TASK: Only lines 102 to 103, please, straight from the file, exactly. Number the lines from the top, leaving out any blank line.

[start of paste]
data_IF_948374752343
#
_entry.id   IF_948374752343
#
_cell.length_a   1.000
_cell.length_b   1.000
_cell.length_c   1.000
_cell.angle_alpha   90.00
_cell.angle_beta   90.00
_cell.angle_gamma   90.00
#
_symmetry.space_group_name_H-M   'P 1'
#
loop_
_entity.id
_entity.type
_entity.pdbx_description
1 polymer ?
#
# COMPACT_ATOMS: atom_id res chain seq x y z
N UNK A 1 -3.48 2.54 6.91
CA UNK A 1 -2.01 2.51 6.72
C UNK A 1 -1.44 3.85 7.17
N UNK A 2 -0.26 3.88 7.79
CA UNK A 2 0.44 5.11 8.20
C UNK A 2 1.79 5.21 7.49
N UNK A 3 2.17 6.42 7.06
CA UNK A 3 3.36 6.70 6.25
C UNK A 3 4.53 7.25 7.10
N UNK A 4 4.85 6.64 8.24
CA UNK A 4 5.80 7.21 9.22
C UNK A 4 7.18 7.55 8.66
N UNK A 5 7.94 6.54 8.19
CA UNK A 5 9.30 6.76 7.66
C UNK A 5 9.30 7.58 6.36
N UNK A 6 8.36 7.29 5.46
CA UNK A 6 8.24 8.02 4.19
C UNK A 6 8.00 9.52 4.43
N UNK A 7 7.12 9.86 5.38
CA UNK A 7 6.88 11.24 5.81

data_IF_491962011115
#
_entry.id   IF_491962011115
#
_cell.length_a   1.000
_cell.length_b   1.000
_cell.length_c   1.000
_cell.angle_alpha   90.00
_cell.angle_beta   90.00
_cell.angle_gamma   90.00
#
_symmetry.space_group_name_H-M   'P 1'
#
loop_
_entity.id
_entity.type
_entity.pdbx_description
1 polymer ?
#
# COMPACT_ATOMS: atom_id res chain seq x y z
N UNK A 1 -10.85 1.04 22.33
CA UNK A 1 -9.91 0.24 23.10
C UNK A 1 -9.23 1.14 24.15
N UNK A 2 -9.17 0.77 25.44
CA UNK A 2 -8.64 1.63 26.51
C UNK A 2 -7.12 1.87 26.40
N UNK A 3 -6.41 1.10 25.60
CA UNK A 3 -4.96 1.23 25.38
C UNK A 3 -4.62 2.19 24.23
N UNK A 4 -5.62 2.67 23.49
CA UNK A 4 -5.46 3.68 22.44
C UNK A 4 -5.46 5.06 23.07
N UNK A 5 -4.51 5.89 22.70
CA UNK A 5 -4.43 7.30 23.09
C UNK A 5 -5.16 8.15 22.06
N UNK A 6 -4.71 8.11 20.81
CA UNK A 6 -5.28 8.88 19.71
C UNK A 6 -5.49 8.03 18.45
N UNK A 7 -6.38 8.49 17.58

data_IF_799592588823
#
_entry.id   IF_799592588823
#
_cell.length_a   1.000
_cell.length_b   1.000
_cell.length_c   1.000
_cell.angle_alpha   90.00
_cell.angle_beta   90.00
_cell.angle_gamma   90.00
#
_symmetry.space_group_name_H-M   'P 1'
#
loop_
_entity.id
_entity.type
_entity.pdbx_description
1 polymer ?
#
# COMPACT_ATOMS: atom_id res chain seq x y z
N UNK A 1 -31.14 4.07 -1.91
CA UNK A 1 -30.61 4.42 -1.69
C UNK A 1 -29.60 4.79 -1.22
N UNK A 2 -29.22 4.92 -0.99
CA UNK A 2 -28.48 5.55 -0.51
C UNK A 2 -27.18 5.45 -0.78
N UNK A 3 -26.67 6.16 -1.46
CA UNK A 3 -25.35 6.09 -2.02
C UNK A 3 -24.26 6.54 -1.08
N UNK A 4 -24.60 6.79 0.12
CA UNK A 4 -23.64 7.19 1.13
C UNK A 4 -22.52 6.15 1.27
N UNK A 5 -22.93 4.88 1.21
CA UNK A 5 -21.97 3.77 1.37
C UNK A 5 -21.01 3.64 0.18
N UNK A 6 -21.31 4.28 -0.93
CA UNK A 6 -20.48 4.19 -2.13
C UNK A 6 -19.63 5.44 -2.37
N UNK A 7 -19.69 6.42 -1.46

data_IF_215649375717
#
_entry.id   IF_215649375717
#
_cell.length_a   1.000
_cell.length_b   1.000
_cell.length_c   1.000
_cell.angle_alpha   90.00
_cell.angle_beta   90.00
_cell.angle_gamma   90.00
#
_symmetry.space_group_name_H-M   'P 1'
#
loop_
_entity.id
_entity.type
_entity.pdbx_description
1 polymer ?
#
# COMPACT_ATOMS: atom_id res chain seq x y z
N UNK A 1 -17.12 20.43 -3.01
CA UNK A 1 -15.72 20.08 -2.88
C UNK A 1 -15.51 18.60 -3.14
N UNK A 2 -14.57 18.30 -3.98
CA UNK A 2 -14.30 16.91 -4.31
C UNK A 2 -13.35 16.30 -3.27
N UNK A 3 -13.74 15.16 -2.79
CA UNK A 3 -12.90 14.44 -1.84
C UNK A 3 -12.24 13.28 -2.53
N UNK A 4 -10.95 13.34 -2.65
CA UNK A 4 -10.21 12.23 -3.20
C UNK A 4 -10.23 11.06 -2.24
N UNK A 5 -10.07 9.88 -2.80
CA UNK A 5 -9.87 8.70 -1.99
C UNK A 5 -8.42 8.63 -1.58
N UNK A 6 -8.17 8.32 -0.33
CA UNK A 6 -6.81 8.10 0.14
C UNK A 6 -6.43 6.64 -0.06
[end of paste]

C UNK A 1 -29.60 4.79 -1.22
N UNK A 2 -29.22 4.92 -0.99